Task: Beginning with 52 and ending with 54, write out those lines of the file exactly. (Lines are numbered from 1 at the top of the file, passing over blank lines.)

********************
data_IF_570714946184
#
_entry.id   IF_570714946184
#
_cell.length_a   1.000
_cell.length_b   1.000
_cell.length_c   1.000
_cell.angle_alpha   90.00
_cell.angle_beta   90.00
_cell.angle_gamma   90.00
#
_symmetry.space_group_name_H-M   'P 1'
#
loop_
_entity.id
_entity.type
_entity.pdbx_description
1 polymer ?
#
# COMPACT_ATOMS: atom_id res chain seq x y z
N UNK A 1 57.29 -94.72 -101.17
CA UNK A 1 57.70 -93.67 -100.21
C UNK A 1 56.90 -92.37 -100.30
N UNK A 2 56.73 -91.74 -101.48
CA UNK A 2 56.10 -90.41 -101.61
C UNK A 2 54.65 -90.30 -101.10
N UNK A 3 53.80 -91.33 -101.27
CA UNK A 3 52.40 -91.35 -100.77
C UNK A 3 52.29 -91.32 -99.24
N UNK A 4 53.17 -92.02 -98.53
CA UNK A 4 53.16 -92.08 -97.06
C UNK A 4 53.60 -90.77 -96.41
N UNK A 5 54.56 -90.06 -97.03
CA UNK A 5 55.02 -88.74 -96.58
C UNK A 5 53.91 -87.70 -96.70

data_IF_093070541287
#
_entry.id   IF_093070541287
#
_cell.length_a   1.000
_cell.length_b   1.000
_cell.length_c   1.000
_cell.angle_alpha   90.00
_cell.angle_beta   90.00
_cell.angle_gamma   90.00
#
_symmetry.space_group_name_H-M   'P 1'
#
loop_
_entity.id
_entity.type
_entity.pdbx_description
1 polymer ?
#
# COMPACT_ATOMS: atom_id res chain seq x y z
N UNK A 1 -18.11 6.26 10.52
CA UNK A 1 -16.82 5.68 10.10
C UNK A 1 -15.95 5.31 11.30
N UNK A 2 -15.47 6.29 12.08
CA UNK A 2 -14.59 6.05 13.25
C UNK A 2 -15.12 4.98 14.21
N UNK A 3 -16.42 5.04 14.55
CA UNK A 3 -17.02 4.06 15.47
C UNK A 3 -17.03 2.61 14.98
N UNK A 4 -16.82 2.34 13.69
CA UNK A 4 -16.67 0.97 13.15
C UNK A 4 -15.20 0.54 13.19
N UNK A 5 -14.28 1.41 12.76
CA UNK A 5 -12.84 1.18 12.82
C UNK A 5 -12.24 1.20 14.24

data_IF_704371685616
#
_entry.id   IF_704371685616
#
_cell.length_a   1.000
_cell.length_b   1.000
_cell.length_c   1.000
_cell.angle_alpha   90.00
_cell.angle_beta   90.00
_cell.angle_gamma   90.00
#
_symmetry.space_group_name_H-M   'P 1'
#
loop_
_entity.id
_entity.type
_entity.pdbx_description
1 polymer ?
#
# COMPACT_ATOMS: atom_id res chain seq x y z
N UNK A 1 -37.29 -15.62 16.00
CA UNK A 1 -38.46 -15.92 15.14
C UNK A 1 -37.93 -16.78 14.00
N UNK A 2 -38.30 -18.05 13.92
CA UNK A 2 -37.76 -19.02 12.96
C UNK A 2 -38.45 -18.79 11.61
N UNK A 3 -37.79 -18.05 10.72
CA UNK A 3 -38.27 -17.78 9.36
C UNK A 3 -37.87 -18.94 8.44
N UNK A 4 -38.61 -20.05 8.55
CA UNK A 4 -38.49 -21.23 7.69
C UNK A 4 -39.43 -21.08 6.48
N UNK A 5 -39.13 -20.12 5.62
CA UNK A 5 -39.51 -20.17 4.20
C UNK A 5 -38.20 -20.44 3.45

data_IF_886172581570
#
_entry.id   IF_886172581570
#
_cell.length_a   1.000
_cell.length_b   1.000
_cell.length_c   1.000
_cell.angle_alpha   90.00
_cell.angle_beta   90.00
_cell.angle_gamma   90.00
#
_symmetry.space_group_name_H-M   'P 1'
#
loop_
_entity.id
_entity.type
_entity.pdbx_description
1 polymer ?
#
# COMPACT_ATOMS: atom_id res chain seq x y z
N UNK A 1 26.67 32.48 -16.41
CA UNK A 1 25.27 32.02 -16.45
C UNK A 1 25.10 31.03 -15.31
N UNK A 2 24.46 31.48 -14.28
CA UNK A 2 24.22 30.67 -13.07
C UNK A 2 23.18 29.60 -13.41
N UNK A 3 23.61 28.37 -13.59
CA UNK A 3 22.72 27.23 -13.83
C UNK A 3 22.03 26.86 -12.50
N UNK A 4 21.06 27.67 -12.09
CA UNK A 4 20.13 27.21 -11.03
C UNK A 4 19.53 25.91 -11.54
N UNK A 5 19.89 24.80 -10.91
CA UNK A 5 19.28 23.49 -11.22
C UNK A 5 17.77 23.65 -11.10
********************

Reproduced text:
_entity.pdbx_description
1 polymer ?
#